"The gratitude journal was brief — just one sentence for each of the five things — and done only once a week, but after two months there were significant effects. Compared with a control group, the people keeping the gratitude journal were more optimistic and felt happier. They reported fewer physical problems and spent more time working out. 
Further benefits were observed in a study of polio survivors and other people with neuromuscular problems. The ones who kept a gratitude journal reported feeling happier and more optimistic than those in a control group, and these reports were corroborated by observations from their spouses. These grateful people also fell asleep more quickly at night, slept longer and woke up feeling more refreshed."

This is going in my "Lift" today!
Kindness makes life sweet. Bitterness repels.
Take time to be kind and you'll attract good things like honey.
PHoto credit: Big Stock

3. Make kindness a habit.

Try to find people who don't get told "thank you" enough and stop - look them in the eye- and give them a sincere "thank you." Give others credit. Grab a soda and put a sticky note on it while sliding it on the desk of someone who loves that particular drink.

Our PTO has asked each teacher to fill out a list of likes and has put the binder in the office and asked parents to come look at the book and be randomly kind to teachers if they want to give encouragement. The fact the book exists at all makes me feel appreciated and loved by our PTO.

What if you kept your own kindness binder and had kids put things they like in it? It might seem like a challenge but you could ask them to share with them the free things that you love it when a teacher does that make you feel important.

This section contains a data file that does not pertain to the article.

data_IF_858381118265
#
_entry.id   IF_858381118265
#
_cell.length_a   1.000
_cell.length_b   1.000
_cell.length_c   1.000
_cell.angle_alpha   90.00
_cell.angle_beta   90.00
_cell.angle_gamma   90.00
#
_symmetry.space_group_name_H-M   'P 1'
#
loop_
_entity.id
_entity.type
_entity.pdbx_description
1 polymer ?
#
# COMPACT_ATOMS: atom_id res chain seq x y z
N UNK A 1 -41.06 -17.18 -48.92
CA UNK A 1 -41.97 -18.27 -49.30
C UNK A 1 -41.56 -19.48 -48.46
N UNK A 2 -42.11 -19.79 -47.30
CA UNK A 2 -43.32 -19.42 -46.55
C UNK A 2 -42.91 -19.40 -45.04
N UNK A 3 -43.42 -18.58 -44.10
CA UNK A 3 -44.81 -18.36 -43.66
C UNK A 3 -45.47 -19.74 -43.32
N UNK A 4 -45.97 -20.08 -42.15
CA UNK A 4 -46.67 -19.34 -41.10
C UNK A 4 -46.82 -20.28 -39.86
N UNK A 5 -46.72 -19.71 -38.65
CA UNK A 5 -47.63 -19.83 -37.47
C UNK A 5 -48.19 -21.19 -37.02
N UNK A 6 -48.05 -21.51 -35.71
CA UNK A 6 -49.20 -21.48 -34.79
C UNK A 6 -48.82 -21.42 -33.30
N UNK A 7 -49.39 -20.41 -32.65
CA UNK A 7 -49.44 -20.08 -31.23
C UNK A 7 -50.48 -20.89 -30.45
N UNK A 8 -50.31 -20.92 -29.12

Life is sweeter served with honey.

In Conclusion

I'm writing this to you from the struggle. I'm not rested and happy in a quiet office all day but shouldering one of the heaviest work loads I've ever had in my 11 years of teaching. I live the struggle daily. My students are worth it.

You can get bitter or you can get better. Only two choices.

Fill your pitcher with laughter, rest, and time outdoors. I've often found that television is not as rejuvenating as a good book, a nap, or heading out to the farm for a ride through the woods.

You are a product of your habits. The things you do every day make you who you are today. You can start a new habit today - every habit has a day 1. Let's put habits in place unique to us as teachers to help replenish the empty pitchers and serve well. WE have a tough job, but we have a noble job.

I just want to tell you, teachers, that I am proud to be among you. You are the greatest profession and noble men and women in a society that doesn't appreciate you enough. It is time we appreciate one another and encourage one another and it starts with me.

If you feel you have nothing to say, it might just mean more coming from a teacher in the struggle than staying quiet because you don't feel so great. This blog post was written on one such  a day.

Have a great day, my friends. Be noble. Get rested. And WOW those kids. You're not here just to teacher, you're here to change their lives!

Note: All photos used via Big Stock license, you do not have permission to reuse these photos unless you secure your own license.

Daily Education and Technology News for Schools 08/31/2012